Did UV rays spell doom for Neanderthals?
The extinction of Neanderthals and large mammals 40,000 years ago coincided with a weakened geomagnetic field that reduced protection from ultra-violet radiation, a new study shows.
“This tells us more about how our ancestors evolved within the mammal population,” said University of Florida geological sciences professor James Channell. “Ultra-violet radiation was an important influence on mammal evolution.”
Unlike Neanderthals, modern humans survived the prolonged UV radiation due to a key difference in their genome that better defended them from UVR. Scientists already knew that a protein called the aryl hydrocarbon receptor differed in Cro-Magnon and Neanderthals, but theorized the variation made Neanderthals more susceptible to environmental toxins such as those from cooking fires. Channell’s study — done with Luigi Vigliotti of the Italian National Research Council’s Institute of Marine Sciences — associates the different variants of AhR in Neanderthals and modern humans with different tolerance to UVR and correlates Neanderthal decline to weakened magnetic field and resulting UVR exposure.
Over generations, magnetic fields can spell the difference between extinction and survival: When the field is strong, it shields the Earth from solar wind that generate ozone-depleting chemicals, which weaken the ozone layer and allow more UV radiation to reach Earth’s surface. Scientists can track magnetic field strength through time by sampling sea-floor sediments and ice cores.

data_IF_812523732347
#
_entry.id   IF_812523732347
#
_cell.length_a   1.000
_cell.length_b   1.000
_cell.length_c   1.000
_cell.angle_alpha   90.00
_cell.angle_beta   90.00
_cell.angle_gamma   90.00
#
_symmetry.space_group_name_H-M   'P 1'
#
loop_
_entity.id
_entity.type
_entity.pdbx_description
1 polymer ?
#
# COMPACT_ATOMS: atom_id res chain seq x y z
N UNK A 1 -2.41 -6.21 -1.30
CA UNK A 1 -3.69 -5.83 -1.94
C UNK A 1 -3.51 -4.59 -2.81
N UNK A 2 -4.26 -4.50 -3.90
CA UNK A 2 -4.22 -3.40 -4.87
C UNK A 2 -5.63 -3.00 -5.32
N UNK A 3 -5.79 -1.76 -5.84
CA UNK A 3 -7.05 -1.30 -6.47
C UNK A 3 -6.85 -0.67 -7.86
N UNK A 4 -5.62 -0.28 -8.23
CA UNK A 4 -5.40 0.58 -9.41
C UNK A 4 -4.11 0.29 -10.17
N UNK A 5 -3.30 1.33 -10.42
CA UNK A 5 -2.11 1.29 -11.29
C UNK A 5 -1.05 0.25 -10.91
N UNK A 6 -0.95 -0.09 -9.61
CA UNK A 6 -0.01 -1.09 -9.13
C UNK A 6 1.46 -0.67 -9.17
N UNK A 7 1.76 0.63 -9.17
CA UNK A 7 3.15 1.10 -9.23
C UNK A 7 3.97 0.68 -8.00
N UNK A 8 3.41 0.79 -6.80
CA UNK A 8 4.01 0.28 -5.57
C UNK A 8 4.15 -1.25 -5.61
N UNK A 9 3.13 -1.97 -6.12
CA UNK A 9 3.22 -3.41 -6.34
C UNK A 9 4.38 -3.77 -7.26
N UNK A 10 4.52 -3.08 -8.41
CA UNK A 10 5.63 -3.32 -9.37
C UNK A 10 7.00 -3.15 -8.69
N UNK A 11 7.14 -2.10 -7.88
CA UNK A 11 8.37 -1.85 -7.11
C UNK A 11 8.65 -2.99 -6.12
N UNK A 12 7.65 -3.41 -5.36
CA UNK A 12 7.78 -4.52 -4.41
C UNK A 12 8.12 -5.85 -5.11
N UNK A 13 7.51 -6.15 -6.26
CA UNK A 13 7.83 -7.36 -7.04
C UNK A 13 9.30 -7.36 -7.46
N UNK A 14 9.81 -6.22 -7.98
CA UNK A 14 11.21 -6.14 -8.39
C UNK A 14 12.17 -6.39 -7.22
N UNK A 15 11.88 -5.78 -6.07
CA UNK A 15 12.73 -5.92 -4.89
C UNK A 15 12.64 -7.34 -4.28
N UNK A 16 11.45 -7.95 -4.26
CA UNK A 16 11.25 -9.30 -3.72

During the last approximately 100,000 years, several episodes of low field strength — hence more intense UV radiation — affected large long-lived mammals, including Neanderthals, whereas smaller mammals were often able to cope. The timing of extinction was dependent on global magnetic field strength, the impacted locations (Australia, North America and Europe) on the geometry of atmospheric ozone depletion.
“The effect was not a blitzkrieg, but a process that affected the genome over time,” Channell said.
Channell and Vigliotti’s study was published in the journal Reviews of Geophysics on May 29. Building on our understanding of fluctuating magnetic fields and their impact could unlock more secrets from pre-history.
“We need to know more about magnetic field strength in the past, how UVR affects the genome of mammals, and improve the chronology of mammal extinction,” Channell said.